“VMware, Inc. (NYSE: VMW), the global leader in virtualization solutions from the desktop to the datacenter, today announced VMware vSphereâ„¢ 4, the industryâ€™s first operating system for building the internal cloud, enabling the delivery of efficient, flexible and reliable IT as a service. With a wide range of groundbreaking new capabilities, VMware vSphere 4 brings cloud computing to enterprises in an evolutionary, non-disruptive way â€“ delivering uncompromising control with greater efficiency while preserving customer choice. As the complexity of IT environments has continued to increase over time, customersâ€™ share of IT budgets are increasingly spent on simply trying to ‘keep the lights on.’ With the promise of cloud computing, customers are eager to achieve the benefits, but struggle to see the path to getting there. Leveraging VMware vSphere 4, customers can take pragmatic steps to achieve cloud computing within their own IT environments. With these ‘internal’ clouds, IT departments can dramatically simplify how computing is delivered in order to help decrease its cost and increase its flexibility, enabling IT to respond more rapidly to changing business requirements. VMware vSphere 4 will aggregate and holistically manage large pools of infrastructure â€“ processors, storage and networking â€“ as a seamless, flexible and dynamic operating environment. Any application â€“ an existing enterprise application or a next-generation application â€“ runs more efficiently and with guaranteed service levels on VMware vSphere 4. For enterprises, VMware vSphere 4 will bring the power of cloud computing to the datacenter, slashing IT costs while dramatically increasing IT responsiveness. For hosting service providers, VMware vSphere 4 will enable a more economic and efficient path to delivering cloud services that are compatible with customersâ€™ internal cloud infrastructures. Over time, VMware will support dynamic federation between internal and external clouds, enabling ‘private’ cloud environments that span multiple datacenters and/or cloud providers. VMware vSphere 4 delivers significant performance and scalability improvements over the previous generation VMware Infrastructure 3 to enable even the most resource intensive applications, such as large databases and Microsoft Exchange, to be deployed on internal clouds. With these performance and scalability improvements, VMware vSphere 4 will enable the 100 percent virtualized internal cloud.”
VMware continued its tradition of breaking performance records at the VMworld Europe conference when VMware Chief Technology Officer Dr. Stephen Herrod demonstrated 8,900 database transactions per second and 60,000 disk input/outputs per second (IOPS) on an Oracle Database workload running on a VMware ESX hostâ€”the most resource-intensive load ever shown in a virtual environment to date.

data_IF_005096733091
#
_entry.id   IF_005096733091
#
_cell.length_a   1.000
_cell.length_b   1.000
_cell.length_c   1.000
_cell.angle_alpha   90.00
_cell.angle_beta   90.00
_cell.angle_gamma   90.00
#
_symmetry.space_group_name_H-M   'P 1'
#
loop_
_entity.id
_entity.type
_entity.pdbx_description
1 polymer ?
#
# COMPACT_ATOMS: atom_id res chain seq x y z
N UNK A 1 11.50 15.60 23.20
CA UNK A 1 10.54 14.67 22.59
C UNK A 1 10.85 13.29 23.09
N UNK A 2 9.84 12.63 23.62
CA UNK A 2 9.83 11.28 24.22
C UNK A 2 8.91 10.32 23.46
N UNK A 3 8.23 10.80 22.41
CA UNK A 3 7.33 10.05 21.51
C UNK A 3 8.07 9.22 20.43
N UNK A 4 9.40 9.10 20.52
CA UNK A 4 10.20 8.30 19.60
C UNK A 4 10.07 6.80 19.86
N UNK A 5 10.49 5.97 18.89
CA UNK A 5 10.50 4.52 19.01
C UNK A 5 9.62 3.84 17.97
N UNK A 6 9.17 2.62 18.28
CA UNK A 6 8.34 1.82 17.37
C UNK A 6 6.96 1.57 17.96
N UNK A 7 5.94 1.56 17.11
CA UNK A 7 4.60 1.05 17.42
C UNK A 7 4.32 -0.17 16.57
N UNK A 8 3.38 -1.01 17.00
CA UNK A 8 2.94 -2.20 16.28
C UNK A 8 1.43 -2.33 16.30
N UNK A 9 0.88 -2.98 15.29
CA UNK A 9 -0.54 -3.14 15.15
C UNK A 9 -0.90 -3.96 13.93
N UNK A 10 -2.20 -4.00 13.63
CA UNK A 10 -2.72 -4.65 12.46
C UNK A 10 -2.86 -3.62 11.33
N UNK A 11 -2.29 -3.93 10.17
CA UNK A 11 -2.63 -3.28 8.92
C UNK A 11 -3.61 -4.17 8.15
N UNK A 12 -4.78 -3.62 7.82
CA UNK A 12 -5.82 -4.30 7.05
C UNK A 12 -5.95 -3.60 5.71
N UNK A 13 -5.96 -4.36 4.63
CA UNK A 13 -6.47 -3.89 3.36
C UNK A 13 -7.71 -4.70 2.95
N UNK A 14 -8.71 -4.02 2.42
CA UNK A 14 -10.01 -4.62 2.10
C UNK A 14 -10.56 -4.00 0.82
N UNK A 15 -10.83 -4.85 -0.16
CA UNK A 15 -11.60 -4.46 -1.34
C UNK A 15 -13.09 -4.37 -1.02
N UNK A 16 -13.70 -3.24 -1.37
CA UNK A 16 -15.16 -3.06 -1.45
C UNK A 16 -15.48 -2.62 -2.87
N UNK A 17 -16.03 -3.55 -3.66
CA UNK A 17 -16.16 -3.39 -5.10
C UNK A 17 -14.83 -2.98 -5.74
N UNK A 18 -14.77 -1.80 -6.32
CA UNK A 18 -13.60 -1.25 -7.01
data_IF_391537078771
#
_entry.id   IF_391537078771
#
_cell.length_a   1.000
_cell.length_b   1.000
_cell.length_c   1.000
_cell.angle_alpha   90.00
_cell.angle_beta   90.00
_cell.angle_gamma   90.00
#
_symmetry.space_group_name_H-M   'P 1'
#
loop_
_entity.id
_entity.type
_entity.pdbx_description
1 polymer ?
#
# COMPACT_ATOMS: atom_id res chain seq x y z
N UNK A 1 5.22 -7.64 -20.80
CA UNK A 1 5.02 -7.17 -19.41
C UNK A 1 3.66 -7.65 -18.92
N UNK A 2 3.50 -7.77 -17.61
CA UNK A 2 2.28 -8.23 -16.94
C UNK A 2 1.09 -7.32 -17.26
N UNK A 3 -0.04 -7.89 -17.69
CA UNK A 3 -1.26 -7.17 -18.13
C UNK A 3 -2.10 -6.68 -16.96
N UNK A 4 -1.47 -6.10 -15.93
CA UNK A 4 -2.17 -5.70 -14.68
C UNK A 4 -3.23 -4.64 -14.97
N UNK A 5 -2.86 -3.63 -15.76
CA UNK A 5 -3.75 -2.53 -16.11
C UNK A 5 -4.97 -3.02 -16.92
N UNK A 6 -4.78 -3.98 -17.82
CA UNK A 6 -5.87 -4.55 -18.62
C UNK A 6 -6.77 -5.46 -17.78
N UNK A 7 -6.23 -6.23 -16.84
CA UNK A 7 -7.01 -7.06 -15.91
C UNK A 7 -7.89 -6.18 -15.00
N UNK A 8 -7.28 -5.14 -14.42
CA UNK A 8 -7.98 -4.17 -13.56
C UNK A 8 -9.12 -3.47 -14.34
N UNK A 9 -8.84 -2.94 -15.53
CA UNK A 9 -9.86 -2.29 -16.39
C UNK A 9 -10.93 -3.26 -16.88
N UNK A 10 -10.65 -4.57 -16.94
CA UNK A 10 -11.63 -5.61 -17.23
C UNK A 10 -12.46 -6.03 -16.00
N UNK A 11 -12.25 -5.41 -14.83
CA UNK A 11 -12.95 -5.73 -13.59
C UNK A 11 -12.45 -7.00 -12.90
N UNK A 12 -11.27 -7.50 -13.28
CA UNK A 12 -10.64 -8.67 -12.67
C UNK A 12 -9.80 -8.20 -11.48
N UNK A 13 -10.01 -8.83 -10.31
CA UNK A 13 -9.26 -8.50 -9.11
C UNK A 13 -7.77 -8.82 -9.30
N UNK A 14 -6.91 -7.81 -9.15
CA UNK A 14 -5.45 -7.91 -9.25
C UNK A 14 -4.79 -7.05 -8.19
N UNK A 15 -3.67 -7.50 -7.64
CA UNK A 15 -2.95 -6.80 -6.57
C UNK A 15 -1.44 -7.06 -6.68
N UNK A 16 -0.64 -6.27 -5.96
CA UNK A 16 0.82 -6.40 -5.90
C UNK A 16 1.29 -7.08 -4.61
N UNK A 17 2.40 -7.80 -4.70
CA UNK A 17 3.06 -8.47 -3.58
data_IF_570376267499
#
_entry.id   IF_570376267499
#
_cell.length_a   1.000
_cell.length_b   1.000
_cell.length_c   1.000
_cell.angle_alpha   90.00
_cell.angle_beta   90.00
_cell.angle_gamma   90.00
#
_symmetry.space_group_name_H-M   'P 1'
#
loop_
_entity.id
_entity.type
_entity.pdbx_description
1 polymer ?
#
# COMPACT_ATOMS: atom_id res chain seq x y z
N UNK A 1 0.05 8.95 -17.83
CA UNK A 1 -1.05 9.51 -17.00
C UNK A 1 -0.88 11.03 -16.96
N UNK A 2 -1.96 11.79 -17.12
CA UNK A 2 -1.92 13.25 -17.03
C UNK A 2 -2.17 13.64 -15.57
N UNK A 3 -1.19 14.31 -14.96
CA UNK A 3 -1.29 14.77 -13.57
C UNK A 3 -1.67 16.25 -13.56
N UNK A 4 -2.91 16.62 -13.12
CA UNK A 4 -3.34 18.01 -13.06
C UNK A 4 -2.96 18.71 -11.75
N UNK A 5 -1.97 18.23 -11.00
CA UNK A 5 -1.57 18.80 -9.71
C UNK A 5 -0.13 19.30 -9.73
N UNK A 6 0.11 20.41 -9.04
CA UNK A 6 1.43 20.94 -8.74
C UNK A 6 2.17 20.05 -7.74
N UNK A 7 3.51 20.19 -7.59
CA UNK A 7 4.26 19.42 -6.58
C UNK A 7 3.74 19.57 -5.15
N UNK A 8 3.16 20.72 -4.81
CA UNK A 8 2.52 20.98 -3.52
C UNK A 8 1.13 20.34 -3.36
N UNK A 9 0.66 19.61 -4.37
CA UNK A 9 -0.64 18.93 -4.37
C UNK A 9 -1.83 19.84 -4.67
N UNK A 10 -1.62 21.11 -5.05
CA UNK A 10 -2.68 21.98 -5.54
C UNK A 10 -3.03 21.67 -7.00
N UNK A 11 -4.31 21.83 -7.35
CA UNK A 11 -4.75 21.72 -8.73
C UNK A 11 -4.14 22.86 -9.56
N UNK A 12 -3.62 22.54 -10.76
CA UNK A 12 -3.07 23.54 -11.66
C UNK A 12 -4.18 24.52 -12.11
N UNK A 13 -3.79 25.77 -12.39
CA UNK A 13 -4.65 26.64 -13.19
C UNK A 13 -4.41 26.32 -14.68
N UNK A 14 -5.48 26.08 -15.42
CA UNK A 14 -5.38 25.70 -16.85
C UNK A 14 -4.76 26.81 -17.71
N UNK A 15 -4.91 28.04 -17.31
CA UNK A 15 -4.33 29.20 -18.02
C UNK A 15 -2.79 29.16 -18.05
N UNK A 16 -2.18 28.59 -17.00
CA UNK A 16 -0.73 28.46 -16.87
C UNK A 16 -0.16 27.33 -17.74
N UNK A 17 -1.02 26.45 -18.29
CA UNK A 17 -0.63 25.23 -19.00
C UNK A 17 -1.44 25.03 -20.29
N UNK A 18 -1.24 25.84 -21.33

VMware Sets Virtualization Performance Records for Database and Web Server Workloads
VMware also recently set a world record in Web server performanceâ€”actually beating native performance in a side-by-side comparison of a Web server running on VMware Infrastructure with a similarly configured non-virtualized server.
â€œIn the past, there was a perception that demanding databases such as Oracle were not suitable candidates for virtualization,â€ said Dr. Herrod. â€œThese record-setting throughputs at near-native performance prove that VMwareâ€™s maximum capabilities exceed the server needs of most customers. This makes virtualizing database environments a viable solution for those looking to reduce IT costs by consolidating servers and increasing business continuity.â€
VMware’s commitment to Open Source is taking a step up!
VMware goes open source with desktop virtualization
“VMware Inc. has released open-source desktop virtualization software designed to let its business partners optimize thin clients for the delivery of personalized virtual desktops. VMware View Open Client, available for download on the Google Code site since Monday night, helps further VMware’s strategy both for desktop virtualization and open source. VMware CEO Paul Maritz said last September that the company had considered open-sourcing ESX, its server hypervisor and flagship product. This week’s news doesn’t go that far, but it does introduce an open-source component into what is expected to be a fast-growing market for virtual desktops. VMware cited Gartner Inc. research predicting that 50 million user licenses for hosted virtual desktops will be purchased by 2013. ‘We are sharing our source code in VMware View Open Client so vendors can easily optimize devices to create the best virtual desktop solutions,’ VMware desktop vice president Jocelyn Goldfein said in a news release. ‘This … brings us closer to our Universal Client vision, where users can securely and efficiently access rich personalized desktop environments, from any device at any time.’ The open-source software is complementary to the commercial product VMware View, and it will let partners optimize thin clients and other devices for that product, the company said.”
Wow! VMware has released a version of their bare-metal hypervisor for free! It is VMware ESXi, and it will install directly on your hardware, and can be managed with VMware VirtualCenter Server. It fact it can be managed together with an existing ESXserver cluster. This is cool stuff!
VMware ESXi Information
They have also announced a new version of their VMware Server free product, which installs on top of an existing operating system. More info on that here:
VMware Server Information
“Run all your production applications at near-native performance on VMwareâ€™s next-generation OS-independent hypervisor, now available for free. VMware ESXi has the same functionality and performance as VMware ESX but with a 32 MB disk footprint. With the ability to seamlessly upgrade to VMware Infrastructure 3, customers can add the benefits of server consolidation, automatic load balancing and business continuity to VMware ESXi.”
Will the fact that Microsoft is so huge, so powerful, and now getting into virtualization push cloud computing forward?
Will Microsoft’s virtualization spur a lot more cloud computing?
“At this week’s Interop show in New York, speakers argued that Microsoft’s recent moves could give cloud computing a substantial lift. But they also cited needs for Microsoft to streamline its virtualization products and pricing. Microsoft’s recent entrance into data center virtualization could bring big benefits to the cloud computing industry as a whole, especially if Microsoft starts to offer a simple enough product line-up and pricing model, said observers at this week’s Interop show. ‘The biggest [part of] the cloud right now is open source,’ acknowledged Michael Crandell, CEO and founder of RightScale, during a panel session. Yet by and large, panelists seemed to agree that Microsoft’s large installed Windows base could ultimately help to drive much greater industry demand for data sharing between virtualized in-house data centers and outside hosts, including third-party partners. Crandell said he wouldn’t be entirely surprised if at least one open source cloud computing maven in the ‘household name’ category eventually provides Windows-based storage as an alternative for customers.”